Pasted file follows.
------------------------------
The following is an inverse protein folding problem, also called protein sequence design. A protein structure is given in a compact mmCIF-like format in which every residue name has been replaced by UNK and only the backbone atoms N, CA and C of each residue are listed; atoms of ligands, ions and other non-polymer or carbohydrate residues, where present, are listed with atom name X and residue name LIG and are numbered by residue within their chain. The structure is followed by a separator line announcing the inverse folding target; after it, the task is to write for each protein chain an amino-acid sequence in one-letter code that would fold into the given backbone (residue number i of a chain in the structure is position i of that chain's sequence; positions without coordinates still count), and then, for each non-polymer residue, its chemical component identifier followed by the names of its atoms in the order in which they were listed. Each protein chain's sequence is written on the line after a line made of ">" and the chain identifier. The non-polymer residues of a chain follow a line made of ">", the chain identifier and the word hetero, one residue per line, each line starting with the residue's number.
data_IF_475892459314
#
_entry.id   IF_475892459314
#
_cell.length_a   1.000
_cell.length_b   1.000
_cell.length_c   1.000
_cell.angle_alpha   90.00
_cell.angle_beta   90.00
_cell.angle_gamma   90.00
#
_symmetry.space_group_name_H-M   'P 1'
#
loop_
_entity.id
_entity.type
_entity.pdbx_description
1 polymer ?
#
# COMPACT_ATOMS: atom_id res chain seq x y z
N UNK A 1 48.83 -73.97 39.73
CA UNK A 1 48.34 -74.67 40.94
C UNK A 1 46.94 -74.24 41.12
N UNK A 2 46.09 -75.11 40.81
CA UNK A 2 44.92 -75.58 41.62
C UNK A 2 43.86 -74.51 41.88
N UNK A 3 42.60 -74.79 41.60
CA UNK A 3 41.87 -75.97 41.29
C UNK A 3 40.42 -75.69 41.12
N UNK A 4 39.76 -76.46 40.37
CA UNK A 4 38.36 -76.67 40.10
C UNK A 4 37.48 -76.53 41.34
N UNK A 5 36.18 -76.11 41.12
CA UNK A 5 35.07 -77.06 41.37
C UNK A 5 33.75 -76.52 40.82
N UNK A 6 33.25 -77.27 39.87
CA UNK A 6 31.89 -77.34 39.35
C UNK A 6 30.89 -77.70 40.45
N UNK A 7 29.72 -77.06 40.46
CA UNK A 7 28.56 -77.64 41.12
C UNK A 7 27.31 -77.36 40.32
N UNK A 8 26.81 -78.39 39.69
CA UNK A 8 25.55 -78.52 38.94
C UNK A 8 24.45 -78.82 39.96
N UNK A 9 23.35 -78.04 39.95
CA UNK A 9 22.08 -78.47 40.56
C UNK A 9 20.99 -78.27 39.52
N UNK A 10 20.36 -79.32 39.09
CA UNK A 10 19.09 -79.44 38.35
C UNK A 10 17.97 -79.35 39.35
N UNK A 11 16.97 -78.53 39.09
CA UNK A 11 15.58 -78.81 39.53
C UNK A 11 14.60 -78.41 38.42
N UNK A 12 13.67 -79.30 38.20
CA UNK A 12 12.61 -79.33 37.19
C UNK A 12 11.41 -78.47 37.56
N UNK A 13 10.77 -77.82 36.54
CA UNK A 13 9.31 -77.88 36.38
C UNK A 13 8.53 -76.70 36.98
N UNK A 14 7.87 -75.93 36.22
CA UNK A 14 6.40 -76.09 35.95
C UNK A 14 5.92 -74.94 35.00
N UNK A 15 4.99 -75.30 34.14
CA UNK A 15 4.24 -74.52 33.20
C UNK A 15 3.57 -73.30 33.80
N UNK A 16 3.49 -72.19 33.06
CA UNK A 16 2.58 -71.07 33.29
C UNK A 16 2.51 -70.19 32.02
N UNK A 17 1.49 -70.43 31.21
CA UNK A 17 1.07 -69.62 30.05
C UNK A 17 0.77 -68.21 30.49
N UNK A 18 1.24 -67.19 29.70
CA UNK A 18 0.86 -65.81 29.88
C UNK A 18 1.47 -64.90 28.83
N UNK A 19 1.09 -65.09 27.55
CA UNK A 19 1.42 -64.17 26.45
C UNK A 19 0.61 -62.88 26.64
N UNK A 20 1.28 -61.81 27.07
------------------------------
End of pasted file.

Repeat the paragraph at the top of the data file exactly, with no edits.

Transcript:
The following is an inverse protein folding problem, also called protein sequence design. A protein structure is given in a compact mmCIF-like format in which every residue name has been replaced by UNK and only the backbone atoms N, CA and C of each residue are listed; atoms of ligands, ions and other non-polymer or carbohydrate residues, where present, are listed with atom name X and residue name LIG and are numbered by residue within their chain. The structure is followed by a separator line announcing the inverse folding target; after it, the task is to write for each protein chain an amino-acid sequence in one-letter code that would fold into the given backbone (residue number i of a chain in the structure is position i of that chain's sequence; positions without coordinates still count), and then, for each non-polymer residue, its chemical component identifier followed by the names of its atoms in the order in which they were listed. Each protein chain's sequence is written on the line after a line made of ">" and the chain identifier. The non-polymer residues of a chain follow a line made of ">", the chain identifier and the word hetero, one residue per line, each line starting with the residue's number.